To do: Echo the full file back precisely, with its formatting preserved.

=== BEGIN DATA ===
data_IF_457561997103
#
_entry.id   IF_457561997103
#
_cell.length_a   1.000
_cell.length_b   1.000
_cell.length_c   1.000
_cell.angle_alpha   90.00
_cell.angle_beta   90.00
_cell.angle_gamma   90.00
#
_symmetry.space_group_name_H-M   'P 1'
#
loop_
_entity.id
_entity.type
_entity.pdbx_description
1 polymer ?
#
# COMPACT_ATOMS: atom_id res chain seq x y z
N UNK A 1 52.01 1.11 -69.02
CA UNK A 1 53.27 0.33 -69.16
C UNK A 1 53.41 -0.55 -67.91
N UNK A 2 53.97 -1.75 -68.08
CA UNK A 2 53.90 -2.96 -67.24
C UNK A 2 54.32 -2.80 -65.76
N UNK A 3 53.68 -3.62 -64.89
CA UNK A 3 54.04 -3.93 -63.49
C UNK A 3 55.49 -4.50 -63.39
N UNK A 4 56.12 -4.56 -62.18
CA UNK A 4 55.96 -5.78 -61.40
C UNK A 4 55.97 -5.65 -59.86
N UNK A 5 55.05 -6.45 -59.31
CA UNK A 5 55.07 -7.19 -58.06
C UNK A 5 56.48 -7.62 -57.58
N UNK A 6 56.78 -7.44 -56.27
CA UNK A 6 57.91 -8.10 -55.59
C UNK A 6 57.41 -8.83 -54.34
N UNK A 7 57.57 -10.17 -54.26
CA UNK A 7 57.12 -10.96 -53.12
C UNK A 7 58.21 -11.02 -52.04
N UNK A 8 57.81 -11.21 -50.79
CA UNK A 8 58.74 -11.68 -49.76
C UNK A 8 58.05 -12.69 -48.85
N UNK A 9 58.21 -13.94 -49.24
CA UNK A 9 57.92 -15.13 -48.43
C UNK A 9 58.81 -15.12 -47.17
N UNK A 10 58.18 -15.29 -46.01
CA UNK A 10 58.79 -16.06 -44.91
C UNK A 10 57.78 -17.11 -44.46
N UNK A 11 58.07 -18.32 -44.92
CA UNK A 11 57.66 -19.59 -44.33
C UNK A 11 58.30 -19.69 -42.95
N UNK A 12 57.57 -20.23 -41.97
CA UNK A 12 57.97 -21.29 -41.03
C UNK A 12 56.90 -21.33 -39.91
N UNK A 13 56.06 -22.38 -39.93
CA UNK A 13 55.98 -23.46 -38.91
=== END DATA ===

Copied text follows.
data_IF_457561997103
#
_entry.id   IF_457561997103
#
_cell.length_a   1.000
_cell.length_b   1.000
_cell.length_c   1.000
_cell.angle_alpha   90.00
_cell.angle_beta   90.00
_cell.angle_gamma   90.00
#
_symmetry.space_group_name_H-M   'P 1'
#
loop_
_entity.id
_entity.type
_entity.pdbx_description
1 polymer ?
#
# COMPACT_ATOMS: atom_id res chain seq x y z
N UNK A 1 52.01 1.11 -69.02
CA UNK A 1 53.27 0.33 -69.16
C UNK A 1 53.41 -0.55 -67.91
N UNK A 2 53.97 -1.75 -68.08
CA UNK A 2 53.90 -2.96 -67.24
C UNK A 2 54.32 -2.80 -65.76
N UNK A 3 53.68 -3.62 -64.89
CA UNK A 3 54.04 -3.93 -63.49
C UNK A 3 55.49 -4.50 -63.39
N UNK A 4 56.12 -4.56 -62.18
CA UNK A 4 55.96 -5.78 -61.40
C UNK A 4 55.97 -5.65 -59.86
N UNK A 5 55.05 -6.45 -59.31
CA UNK A 5 55.07 -7.19 -58.06
C UNK A 5 56.48 -7.62 -57.58
N UNK A 6 56.78 -7.44 -56.27
CA UNK A 6 57.91 -8.10 -55.59
C UNK A 6 57.41 -8.83 -54.34
N UNK A 7 57.57 -10.17 -54.26
CA UNK A 7 57.12 -10.96 -53.12
C UNK A 7 58.21 -11.02 -52.04
N UNK A 8 57.81 -11.21 -50.79
CA UNK A 8 58.74 -11.68 -49.76
C UNK A 8 58.05 -12.69 -48.85
N UNK A 9 58.21 -13.94 -49.24
CA UNK A 9 57.92 -15.13 -48.43
C UNK A 9 58.81 -15.12 -47.17
N UNK A 10 58.18 -15.29 -46.01
CA UNK A 10 58.79 -16.06 -44.91
C UNK A 10 57.78 -17.11 -44.46
N UNK A 11 58.07 -18.32 -44.92
CA UNK A 11 57.66 -19.59 -44.33
C UNK A 11 58.30 -19.69 -42.95
N UNK A 12 57.57 -20.23 -41.97
CA UNK A 12 57.97 -21.29 -41.03
C UNK A 12 56.90 -21.33 -39.91
N UNK A 13 56.06 -22.38 -39.93
CA UNK A 13 55.98 -23.46 -38.91